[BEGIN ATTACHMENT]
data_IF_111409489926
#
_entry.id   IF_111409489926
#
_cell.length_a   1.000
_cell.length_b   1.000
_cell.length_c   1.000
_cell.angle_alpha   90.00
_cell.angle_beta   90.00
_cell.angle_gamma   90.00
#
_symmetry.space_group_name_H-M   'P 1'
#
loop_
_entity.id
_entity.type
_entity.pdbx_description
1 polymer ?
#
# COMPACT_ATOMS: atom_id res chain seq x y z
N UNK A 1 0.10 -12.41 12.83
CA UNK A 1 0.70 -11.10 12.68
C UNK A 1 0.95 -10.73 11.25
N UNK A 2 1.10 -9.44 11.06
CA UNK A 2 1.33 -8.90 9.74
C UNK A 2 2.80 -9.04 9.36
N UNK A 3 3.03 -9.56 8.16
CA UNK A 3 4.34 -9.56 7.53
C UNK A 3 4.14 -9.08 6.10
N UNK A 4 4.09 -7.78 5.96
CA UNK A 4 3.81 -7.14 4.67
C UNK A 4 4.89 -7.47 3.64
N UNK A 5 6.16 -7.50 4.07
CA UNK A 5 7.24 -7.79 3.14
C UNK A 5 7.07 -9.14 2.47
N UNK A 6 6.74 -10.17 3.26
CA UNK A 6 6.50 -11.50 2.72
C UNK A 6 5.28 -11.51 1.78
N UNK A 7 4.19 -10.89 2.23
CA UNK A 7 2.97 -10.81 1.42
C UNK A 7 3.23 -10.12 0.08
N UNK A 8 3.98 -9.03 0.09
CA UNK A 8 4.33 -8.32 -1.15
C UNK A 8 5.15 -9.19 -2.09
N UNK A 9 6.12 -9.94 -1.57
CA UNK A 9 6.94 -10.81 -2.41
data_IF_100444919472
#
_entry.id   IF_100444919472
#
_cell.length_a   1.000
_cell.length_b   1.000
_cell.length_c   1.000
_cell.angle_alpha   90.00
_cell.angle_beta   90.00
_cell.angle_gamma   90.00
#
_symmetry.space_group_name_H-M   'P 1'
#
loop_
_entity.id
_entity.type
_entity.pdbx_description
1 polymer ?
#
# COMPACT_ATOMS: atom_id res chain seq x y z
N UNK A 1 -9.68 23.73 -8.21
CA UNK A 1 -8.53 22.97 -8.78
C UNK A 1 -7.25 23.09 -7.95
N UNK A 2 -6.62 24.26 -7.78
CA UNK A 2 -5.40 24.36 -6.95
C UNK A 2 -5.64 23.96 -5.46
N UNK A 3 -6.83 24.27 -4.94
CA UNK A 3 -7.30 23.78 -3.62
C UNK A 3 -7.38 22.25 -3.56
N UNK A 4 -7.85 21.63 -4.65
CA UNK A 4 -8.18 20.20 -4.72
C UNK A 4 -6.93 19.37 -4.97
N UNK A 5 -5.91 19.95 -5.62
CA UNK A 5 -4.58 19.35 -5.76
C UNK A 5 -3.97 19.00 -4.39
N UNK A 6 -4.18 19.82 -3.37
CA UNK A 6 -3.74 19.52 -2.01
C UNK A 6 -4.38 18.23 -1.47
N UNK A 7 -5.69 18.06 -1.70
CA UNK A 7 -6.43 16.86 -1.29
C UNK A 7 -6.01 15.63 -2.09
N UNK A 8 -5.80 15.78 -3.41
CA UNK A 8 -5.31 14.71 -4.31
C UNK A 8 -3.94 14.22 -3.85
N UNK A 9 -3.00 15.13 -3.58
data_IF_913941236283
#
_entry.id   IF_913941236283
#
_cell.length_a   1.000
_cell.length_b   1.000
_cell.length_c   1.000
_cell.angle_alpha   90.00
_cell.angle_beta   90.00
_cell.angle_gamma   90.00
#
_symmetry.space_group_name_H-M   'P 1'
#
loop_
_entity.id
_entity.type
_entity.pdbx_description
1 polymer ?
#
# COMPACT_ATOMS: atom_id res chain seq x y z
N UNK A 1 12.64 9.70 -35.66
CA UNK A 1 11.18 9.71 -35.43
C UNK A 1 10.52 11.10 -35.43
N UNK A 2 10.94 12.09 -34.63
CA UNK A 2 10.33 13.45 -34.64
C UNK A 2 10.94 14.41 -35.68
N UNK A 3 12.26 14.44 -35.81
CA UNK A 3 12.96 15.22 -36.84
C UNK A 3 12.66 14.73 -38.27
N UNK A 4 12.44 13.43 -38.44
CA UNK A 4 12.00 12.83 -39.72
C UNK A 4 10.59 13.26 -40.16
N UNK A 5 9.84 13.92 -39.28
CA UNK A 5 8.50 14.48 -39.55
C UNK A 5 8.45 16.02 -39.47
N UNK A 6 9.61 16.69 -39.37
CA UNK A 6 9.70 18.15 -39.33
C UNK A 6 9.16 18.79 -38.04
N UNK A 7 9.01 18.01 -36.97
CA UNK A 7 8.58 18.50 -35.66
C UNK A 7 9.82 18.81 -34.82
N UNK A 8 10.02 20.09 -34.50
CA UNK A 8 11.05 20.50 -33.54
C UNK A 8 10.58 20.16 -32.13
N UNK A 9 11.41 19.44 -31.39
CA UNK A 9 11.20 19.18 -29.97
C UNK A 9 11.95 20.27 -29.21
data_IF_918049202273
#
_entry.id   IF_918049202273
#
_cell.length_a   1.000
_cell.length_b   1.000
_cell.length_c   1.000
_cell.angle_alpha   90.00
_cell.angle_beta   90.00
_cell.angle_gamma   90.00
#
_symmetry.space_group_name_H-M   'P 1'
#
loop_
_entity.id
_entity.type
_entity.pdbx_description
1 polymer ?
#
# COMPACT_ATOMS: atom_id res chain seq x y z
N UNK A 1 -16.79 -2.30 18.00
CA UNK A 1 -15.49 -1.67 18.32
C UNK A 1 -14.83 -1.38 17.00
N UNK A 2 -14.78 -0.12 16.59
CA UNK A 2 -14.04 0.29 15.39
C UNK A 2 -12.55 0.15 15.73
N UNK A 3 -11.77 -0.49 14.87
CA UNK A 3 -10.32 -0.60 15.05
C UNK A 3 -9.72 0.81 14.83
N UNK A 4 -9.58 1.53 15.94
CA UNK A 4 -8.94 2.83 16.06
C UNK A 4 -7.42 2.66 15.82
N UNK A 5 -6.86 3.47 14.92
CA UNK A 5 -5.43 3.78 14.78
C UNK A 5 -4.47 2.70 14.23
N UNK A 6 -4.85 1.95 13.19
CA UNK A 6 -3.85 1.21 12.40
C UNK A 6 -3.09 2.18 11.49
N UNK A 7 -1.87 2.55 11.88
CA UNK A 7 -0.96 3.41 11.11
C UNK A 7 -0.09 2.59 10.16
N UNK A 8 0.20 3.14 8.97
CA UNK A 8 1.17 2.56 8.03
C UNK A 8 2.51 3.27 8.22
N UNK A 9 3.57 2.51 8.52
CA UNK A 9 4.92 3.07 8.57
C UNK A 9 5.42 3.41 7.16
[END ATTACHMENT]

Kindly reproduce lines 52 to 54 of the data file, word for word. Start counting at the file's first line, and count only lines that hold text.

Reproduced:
_cell.length_b   1.000
_cell.length_c   1.000
_cell.angle_alpha   90.00